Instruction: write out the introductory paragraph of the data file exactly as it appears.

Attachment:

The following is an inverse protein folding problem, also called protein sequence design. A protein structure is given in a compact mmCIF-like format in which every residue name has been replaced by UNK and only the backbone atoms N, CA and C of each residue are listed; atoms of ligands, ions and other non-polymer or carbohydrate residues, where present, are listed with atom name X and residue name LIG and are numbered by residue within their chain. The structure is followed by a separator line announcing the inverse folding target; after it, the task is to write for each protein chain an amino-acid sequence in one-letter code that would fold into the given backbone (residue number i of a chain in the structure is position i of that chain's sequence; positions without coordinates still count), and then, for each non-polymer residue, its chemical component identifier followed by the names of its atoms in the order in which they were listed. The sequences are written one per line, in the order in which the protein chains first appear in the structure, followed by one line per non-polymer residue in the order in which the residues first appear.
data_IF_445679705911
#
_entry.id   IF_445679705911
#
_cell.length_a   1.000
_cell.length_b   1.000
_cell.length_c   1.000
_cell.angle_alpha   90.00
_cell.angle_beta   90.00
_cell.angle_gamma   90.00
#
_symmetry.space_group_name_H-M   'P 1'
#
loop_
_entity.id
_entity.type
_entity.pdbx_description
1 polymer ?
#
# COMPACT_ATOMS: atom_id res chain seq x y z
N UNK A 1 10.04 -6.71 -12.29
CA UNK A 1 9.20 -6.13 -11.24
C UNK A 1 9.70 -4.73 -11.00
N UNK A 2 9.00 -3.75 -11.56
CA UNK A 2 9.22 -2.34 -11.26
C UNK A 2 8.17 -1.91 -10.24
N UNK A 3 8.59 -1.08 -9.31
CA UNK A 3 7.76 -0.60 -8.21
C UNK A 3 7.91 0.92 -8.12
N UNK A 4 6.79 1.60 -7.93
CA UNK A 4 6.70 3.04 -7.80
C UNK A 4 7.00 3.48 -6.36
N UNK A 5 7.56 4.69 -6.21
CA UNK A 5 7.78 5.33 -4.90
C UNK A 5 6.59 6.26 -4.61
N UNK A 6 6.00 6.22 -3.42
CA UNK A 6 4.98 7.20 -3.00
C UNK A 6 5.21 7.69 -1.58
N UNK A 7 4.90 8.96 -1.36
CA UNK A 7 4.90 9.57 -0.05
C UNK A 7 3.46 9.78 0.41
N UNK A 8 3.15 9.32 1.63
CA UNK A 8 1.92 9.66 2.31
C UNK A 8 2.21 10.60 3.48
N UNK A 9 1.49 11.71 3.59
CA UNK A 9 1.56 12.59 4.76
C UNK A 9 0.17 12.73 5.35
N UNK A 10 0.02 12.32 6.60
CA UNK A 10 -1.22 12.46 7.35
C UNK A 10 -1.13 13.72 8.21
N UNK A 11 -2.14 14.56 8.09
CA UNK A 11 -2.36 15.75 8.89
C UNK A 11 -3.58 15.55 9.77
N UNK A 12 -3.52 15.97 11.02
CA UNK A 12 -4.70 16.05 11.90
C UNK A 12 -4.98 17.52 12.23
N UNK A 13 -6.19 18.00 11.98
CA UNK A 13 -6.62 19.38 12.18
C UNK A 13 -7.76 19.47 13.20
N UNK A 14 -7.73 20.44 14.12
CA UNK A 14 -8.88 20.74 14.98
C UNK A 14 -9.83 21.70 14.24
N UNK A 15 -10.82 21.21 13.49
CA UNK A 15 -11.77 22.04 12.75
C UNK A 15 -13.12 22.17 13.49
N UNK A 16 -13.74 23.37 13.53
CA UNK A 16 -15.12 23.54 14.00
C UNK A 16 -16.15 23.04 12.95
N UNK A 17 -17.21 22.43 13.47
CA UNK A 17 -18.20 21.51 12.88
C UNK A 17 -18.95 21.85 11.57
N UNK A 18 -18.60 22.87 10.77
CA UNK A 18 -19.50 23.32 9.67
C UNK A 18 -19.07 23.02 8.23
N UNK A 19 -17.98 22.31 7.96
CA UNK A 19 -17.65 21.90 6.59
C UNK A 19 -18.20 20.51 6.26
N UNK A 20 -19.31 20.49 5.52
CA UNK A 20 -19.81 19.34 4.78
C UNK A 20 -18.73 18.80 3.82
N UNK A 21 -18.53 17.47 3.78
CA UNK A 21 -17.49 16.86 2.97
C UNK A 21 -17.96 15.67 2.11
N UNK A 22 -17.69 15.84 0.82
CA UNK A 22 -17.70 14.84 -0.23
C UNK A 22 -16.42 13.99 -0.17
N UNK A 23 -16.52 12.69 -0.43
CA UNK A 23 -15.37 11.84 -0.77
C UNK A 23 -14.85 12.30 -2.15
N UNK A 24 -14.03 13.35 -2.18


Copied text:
The following is an inverse protein folding problem, also called protein sequence design. A protein structure is given in a compact mmCIF-like format in which every residue name has been replaced by UNK and only the backbone atoms N, CA and C of each residue are listed; atoms of ligands, ions and other non-polymer or carbohydrate residues, where present, are listed with atom name X and residue name LIG and are numbered by residue within their chain. The structure is followed by a separator line announcing the inverse folding target; after it, the task is to write for each protein chain an amino-acid sequence in one-letter code that would fold into the given backbone (residue number i of a chain in the structure is position i of that chain's sequence; positions without coordinates still count), and then, for each non-polymer residue, its chemical component identifier followed by the names of its atoms in the order in which they were listed. The sequences are written one per line, in the order in which the protein chains first appear in the structure, followed by one line per non-polymer residue in the order in which the residues first appear.